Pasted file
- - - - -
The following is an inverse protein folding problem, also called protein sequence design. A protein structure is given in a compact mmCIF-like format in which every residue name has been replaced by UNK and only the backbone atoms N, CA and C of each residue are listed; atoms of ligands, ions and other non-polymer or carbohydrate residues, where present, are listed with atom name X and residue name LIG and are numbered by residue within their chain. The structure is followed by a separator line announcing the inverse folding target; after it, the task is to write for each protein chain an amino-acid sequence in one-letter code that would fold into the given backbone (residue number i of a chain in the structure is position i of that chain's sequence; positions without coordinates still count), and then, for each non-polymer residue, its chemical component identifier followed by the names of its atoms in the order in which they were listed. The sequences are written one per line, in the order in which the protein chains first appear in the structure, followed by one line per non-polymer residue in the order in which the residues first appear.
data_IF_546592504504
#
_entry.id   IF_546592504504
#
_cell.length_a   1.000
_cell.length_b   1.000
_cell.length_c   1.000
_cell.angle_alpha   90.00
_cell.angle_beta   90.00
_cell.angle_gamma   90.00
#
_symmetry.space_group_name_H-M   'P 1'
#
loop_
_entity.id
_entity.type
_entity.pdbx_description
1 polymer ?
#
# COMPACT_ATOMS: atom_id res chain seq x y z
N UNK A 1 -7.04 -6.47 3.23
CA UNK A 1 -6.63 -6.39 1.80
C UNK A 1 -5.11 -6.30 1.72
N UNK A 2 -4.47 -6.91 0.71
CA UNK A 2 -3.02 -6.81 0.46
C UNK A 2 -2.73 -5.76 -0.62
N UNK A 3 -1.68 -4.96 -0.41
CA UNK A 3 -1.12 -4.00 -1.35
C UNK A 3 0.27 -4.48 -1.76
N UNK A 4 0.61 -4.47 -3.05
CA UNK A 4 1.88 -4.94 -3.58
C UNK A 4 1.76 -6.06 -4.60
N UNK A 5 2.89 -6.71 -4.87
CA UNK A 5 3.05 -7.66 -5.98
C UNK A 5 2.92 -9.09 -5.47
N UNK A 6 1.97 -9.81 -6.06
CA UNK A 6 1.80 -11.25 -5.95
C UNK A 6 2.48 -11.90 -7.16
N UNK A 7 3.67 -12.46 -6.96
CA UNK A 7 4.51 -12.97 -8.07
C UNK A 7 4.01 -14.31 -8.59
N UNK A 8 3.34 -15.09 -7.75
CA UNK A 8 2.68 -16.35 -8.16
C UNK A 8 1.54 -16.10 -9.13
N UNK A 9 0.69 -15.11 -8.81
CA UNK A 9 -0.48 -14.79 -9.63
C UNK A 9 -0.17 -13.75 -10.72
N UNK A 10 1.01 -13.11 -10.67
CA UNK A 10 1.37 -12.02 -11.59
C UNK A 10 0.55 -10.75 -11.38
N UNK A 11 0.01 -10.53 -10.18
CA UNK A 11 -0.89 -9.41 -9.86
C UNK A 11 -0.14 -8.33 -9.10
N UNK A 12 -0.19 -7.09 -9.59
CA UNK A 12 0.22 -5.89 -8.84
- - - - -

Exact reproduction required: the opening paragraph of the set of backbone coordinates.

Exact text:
The following is an inverse protein folding problem, also called protein sequence design. A protein structure is given in a compact mmCIF-like format in which every residue name has been replaced by UNK and only the backbone atoms N, CA and C of each residue are listed; atoms of ligands, ions and other non-polymer or carbohydrate residues, where present, are listed with atom name X and residue name LIG and are numbered by residue within their chain. The structure is followed by a separator line announcing the inverse folding target; after it, the task is to write for each protein chain an amino-acid sequence in one-letter code that would fold into the given backbone (residue number i of a chain in the structure is position i of that chain's sequence; positions without coordinates still count), and then, for each non-polymer residue, its chemical component identifier followed by the names of its atoms in the order in which they were listed. The sequences are written one per line, in the order in which the protein chains first appear in the structure, followed by one line per non-polymer residue in the order in which the residues first appear.